With the Ecuadorian government’s announcement that it would not renew trade benefits with the United States, exporters from the country could now face much higher tariffs to enter the North American market.
The Andean Trade Promotion and Drug Eradication Act (ATPDEA) – rejected last week by president Rafael Correa – provides tariff preferences for a variety of products exported from four Andean countries, including Ecuador, for fighting drug trafficking.
President Rafael Correa was emphatic in the irrevocable resignation of ATPDEA, citing the “threat, insolence and arrogance of certain U.S. sectors for the Snowden case.”
Concern has arisen in the nation’s export sector, however, regarding the disappearance of preferential tariffs.
Ecuadorian Exporter Federation’s president Felipe Rivadeneira told www.freshfruitportal.com, “unfortunately, due to this political impasse, the good work being done by the private and public sectors, as well as the U.S. Embassy, will be lost.”
“Now we have, more or less, US$480 million in exports at risk that benefited from these tariffs. We’ll have to consider the possibility of estabilishing compensatory measures at an internal cost and reducing internal costs to remain competitive,” he said.
“Pineapples, papayas, etc., and all canned goods will be going into the North American market with 13%-14% greater cost.”
Ecuadorian Mango Federation president Bernardo Malo described the political move as largely symbolic.
“The preference is effective until July 31, 2013. All Ecuadorian products covered by the preference will continue to enter without a tariff. Customs will not modify its system just because one person 0r country renounced its right,” Malo said.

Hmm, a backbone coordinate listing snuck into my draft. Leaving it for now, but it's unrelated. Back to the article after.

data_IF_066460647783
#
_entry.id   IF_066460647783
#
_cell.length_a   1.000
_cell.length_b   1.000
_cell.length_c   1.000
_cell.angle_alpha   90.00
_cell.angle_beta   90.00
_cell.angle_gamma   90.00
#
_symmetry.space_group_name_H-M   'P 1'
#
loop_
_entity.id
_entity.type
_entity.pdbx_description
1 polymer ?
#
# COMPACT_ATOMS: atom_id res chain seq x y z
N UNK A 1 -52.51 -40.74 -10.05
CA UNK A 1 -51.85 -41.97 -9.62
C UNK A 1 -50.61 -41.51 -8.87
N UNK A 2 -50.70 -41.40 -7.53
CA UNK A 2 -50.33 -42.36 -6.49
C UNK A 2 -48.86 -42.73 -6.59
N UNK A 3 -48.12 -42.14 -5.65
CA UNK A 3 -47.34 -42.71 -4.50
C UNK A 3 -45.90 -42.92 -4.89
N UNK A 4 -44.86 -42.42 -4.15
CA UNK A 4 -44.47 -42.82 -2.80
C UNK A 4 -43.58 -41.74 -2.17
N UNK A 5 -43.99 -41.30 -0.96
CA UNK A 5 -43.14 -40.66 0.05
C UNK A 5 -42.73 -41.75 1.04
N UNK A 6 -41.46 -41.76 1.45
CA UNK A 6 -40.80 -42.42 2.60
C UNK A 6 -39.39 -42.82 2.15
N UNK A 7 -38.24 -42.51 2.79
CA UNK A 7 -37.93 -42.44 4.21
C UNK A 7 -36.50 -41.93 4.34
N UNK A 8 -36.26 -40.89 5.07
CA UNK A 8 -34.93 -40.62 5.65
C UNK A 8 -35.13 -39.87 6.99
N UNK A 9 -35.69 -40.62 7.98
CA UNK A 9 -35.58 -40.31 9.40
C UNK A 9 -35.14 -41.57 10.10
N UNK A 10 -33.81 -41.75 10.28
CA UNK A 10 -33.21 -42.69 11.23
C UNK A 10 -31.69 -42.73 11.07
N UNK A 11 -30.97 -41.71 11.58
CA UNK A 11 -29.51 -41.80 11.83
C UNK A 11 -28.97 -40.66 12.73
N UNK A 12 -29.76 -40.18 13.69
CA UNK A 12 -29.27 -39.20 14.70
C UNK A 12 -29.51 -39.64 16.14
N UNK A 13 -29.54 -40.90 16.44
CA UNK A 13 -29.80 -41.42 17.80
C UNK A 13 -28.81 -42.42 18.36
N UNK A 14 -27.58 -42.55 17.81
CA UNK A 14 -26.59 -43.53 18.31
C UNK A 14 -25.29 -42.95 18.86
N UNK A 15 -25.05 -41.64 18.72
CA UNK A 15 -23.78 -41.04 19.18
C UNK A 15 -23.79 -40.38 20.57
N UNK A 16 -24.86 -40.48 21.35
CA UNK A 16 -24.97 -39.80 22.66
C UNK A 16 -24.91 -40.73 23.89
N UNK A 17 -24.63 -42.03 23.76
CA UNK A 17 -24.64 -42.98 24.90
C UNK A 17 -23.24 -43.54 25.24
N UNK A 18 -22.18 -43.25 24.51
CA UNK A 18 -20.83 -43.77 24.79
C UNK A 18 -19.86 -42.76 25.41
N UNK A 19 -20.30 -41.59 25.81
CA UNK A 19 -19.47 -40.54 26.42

He added that, by any means, the agreement would not have been renewed anyway.
“What has happened it that its a symbolic refusal of an agreement that was not going to be renewed. There are a lot of criteria differences between the two governments and it was unlikely that the efforts for renewal would give results. Before there were more countries that applied pressure, but now they have free trade agreements. Ecuador only had these preferred tariffs,” Malo said.
In addition to ATPDEA, other products like mangoes are reviewed by the Generalized System of Preferences (GSP), which is also expected to expire on July 31.
“The system should be renewed but we have heard that the U.S. Congress’s schedule is very full, which will make it unlikely that the topic is reviewed by then,” Malo said.
Later, however, Malo explained it is likely the GSP will be renewed.
“The GSP could be renewed at an uncertain date and probably will take effect retroactively, which normally occurs. The tariffs paid during the expiration of the GSP could be returned,” he said.
Rivadeneira expressed hope that the two countries would come to a diplomatic agreement.
“We have called for calm. Ecuador does not achieve anything by moving away from business and political relations with a country like the United States,” Rivadeneira said.
“We hope that the adequate decisions are taken for the country and its citizens.”